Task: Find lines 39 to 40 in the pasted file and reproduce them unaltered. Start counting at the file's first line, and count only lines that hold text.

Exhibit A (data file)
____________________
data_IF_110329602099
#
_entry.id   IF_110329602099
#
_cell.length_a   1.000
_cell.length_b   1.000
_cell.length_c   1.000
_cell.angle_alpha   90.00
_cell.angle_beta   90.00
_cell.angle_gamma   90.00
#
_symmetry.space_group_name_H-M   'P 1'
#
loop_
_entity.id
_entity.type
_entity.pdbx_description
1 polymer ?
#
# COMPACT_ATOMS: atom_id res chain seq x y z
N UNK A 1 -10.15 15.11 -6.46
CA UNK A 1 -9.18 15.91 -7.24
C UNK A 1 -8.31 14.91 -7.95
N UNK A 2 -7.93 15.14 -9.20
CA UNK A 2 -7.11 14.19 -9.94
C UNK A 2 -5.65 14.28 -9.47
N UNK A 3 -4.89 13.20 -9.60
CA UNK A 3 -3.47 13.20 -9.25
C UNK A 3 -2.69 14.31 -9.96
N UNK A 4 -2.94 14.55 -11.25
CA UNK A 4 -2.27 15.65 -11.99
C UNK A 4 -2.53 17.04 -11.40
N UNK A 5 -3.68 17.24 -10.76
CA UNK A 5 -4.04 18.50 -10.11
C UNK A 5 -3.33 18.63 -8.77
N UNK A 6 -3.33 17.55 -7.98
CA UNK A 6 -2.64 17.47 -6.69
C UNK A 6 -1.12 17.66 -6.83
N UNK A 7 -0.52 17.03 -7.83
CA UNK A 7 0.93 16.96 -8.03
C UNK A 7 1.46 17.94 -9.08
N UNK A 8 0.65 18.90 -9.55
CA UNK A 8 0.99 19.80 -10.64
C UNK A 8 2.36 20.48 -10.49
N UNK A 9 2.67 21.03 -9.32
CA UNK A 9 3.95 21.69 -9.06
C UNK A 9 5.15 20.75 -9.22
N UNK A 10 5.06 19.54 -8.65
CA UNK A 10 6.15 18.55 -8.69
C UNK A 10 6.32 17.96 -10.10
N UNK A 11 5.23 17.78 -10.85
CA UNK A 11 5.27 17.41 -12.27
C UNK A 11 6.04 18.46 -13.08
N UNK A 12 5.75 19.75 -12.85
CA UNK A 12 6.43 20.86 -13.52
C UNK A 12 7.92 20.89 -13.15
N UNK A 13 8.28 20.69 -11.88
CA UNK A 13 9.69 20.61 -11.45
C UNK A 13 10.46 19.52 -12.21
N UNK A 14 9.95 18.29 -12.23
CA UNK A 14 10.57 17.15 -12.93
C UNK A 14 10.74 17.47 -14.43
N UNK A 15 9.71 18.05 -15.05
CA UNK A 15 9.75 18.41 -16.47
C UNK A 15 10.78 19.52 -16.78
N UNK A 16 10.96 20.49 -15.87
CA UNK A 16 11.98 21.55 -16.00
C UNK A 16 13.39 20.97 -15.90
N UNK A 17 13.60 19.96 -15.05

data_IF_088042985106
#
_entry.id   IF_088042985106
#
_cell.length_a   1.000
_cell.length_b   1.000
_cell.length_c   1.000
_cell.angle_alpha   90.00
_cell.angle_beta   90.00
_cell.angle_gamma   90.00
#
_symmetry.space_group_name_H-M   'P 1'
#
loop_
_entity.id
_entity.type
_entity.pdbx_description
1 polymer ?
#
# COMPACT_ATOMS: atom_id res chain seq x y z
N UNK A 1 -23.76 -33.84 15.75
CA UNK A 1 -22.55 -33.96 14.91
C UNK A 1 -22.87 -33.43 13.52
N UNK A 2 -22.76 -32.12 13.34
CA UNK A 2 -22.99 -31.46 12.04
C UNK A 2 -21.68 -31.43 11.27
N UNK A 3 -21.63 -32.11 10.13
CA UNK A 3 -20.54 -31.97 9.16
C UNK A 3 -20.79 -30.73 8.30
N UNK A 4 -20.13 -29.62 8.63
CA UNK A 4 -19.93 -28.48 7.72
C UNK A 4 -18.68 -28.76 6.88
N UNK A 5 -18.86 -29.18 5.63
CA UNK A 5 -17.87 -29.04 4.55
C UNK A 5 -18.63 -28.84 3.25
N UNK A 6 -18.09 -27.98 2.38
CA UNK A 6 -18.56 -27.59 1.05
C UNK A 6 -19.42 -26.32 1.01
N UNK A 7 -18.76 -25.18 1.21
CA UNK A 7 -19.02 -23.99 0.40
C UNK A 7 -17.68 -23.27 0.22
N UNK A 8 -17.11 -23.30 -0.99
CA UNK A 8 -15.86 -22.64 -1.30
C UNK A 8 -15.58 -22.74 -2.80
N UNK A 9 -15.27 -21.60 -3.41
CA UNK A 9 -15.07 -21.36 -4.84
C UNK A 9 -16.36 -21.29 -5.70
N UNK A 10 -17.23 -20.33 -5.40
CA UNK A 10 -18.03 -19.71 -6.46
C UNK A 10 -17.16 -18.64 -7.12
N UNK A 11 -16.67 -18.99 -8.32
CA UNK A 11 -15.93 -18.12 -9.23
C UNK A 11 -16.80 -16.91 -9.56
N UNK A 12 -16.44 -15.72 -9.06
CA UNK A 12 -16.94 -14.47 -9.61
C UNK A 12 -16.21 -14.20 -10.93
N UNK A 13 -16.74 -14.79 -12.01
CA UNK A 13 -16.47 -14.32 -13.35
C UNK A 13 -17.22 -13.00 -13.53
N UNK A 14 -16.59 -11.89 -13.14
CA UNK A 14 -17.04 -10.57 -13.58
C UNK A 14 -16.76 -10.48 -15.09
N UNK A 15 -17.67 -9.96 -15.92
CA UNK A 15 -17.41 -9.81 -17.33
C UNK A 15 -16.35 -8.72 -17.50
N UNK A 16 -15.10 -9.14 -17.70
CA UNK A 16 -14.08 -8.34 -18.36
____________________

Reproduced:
N UNK A 7 -0.52 17.03 -7.83
CA UNK A 7 0.93 16.96 -8.03